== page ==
Saying goodbye to infants and toddlers you have fostered is heartbreaking. Sometimes it’s hard to say goodbye to children even when they’ve never been placed in your home.
After Melissa and Jonathan Elliott completed their certification to foster young children with Angels Foster Family Network, they got a call that seemed to be divine intervention. The couple had always talked about how much they wanted twins – a boy and a girl. It was something they had each wished for long before they met. "Then we got a call asking if we could take a girl and boy set of twins, and I was like, Those are my babies!” says Melissa as she sits next to Jonathan in their sunny living room in Rancho Bernardo.
As it turned out, the couple was soon told that the twin babies no longer needed to be placed in their care. “We were devastated,” Melissa says. They were heartbroken and grieving the loss of the babies when they got another call, this time for a one-month-old boy they call “J” who has been with them for a year.
Melissa and Jonathan say that the experience with the twins was a huge lesson for them: Love completely, but hold on loosely. “The experience was an awesome introduction to fostering because it reminded us that we need to love them like they’re ours, but these children are not ours. We can’t control anything but the way we love them,” says Melissa. Jonathan adds, “Having no control over what happens with J can be a challenge because when we think of the future, we’re not sure if he will be with us or not.”
Although the experience with the twins was painful, it helped Melissa and Jonathan prepare their families for J’s future reunification. After a few months, Jonathan’s parents started referring to J as their grandson, and his sisters began calling him their nephew and talking about how they couldn’t wait to teach J how to ride a bike. “We don’t know if he’ll be with us next week,” Jonathan said. “It’s worth the heartbreak for us, but they didn’t sign up for that, so we just need to gently remind people that we’re fostering,” adds Melissa.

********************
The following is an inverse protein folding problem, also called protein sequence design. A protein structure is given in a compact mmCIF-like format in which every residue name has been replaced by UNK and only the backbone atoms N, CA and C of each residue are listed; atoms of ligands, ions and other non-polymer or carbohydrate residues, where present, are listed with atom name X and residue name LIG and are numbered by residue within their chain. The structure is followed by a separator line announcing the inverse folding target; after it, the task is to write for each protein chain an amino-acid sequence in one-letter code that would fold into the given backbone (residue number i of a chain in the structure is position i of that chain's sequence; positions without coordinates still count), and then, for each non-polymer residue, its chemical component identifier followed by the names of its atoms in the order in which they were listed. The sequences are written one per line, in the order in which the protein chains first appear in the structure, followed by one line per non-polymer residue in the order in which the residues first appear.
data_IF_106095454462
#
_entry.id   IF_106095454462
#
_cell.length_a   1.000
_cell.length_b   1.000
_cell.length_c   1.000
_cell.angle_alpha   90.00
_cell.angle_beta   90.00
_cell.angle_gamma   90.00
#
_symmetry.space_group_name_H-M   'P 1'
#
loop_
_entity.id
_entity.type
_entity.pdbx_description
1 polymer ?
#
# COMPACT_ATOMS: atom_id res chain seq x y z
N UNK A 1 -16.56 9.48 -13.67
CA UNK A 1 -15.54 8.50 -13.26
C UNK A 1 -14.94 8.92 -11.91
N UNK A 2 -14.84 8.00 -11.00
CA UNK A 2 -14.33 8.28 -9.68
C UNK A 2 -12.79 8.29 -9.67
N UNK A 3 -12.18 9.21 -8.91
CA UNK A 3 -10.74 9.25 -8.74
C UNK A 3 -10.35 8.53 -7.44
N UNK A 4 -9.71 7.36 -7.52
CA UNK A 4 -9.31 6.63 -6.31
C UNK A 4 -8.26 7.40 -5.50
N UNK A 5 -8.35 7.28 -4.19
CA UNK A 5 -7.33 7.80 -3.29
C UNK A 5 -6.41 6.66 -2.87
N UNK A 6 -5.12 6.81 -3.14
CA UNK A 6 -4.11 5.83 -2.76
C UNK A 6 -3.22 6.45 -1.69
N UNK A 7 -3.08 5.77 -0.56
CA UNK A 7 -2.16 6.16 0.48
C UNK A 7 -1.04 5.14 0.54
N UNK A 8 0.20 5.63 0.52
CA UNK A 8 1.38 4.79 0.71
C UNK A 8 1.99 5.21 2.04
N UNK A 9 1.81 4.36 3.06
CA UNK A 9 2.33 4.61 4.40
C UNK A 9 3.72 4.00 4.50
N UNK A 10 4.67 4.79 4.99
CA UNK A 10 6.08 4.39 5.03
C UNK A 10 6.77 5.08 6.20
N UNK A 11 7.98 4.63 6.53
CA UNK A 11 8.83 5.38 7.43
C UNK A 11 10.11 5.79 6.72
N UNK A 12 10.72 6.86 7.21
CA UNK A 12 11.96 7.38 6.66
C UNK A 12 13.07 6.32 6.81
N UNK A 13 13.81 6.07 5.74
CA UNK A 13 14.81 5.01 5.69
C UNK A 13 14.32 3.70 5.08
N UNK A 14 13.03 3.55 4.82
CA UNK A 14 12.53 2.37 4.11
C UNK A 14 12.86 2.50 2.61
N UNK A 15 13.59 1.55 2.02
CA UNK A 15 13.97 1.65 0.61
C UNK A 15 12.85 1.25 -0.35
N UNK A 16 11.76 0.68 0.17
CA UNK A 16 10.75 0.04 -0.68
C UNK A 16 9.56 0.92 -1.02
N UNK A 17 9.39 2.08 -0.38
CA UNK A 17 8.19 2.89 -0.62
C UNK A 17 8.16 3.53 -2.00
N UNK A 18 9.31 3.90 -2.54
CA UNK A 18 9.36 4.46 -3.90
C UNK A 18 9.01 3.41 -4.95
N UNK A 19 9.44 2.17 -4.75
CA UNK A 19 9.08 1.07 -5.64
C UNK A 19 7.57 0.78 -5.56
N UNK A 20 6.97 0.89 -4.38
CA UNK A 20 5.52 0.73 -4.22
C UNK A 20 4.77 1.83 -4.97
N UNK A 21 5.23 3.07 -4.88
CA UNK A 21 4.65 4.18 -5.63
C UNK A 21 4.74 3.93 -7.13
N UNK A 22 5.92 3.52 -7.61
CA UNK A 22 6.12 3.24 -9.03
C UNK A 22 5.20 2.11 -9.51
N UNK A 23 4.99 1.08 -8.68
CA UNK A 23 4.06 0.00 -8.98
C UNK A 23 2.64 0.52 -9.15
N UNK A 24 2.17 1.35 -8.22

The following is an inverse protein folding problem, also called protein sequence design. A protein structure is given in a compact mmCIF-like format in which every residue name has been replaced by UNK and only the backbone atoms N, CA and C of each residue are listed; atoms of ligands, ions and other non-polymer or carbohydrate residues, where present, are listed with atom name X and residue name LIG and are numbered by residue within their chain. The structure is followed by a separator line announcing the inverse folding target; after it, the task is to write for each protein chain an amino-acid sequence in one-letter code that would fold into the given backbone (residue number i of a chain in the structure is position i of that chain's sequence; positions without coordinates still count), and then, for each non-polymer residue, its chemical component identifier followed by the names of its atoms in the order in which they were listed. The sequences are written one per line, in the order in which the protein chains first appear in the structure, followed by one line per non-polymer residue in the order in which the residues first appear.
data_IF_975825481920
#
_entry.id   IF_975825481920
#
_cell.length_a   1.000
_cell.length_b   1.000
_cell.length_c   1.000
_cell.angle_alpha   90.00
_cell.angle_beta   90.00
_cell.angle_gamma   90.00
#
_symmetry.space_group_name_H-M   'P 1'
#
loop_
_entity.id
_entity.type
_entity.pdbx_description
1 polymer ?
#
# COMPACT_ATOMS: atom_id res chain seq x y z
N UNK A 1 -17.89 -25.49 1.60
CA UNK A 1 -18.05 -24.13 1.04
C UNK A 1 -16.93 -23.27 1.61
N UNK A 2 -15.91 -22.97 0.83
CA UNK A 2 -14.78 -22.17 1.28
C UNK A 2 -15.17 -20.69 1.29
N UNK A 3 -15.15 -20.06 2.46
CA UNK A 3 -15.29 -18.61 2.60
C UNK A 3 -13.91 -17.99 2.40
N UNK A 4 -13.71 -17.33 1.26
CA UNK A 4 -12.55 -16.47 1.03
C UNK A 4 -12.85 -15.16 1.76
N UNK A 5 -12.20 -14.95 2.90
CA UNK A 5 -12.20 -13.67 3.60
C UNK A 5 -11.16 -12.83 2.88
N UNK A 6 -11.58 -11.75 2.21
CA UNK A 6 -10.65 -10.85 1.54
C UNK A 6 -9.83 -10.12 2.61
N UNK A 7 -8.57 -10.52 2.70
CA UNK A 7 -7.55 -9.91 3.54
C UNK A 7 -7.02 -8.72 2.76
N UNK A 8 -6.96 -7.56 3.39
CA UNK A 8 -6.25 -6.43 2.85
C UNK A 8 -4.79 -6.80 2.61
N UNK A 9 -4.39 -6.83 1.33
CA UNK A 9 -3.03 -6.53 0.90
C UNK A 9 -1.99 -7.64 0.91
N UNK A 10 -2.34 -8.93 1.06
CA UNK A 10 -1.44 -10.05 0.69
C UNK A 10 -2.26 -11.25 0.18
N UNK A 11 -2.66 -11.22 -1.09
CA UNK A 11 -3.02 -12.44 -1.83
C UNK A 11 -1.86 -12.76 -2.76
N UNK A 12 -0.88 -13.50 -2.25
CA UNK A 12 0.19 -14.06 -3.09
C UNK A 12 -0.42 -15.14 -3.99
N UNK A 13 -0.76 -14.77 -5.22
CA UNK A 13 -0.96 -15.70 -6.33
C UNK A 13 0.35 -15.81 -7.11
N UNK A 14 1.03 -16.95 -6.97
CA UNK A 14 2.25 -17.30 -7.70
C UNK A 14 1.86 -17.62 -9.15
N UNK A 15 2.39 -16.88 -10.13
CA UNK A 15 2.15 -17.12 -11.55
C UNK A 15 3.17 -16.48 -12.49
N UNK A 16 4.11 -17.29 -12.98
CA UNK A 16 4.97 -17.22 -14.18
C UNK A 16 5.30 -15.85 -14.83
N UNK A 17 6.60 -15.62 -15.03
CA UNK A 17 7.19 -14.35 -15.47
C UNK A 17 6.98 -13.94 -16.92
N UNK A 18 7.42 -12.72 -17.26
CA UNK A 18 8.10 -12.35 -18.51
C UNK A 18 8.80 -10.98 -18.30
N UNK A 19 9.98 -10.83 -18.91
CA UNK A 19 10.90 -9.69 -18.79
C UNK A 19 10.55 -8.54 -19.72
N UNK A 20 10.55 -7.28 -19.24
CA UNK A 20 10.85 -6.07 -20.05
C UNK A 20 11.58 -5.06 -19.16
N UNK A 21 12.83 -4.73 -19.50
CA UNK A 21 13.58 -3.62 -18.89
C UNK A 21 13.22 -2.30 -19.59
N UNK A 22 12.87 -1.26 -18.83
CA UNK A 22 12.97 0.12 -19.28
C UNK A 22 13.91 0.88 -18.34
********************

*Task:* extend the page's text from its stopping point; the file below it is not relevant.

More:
The couple says they have to educate a lot of people about fostering, including strangers who approach them and urge them to adopt J. “Some people see fostering as a stepping stone to adoption, and they think we’re trying out a child and deciding whether or not to adopt him," explains Jonathan. "And people try to convince us to adopt him." Melissa jumps in, "Which is the most ridiculous thing because of course, we would adopt him – he's the best baby in the world! But it's not up to us."
The Elliotts say that people also warn them that they will be heartbroken when J reunifies with his biological family. “Sometimes they tell us not to get too attached and I’m like, What?! We are going to be incredibly attached. We’re in this to be attached. And we already know there will be pain, but we’ll take it so J doesn’t have to.”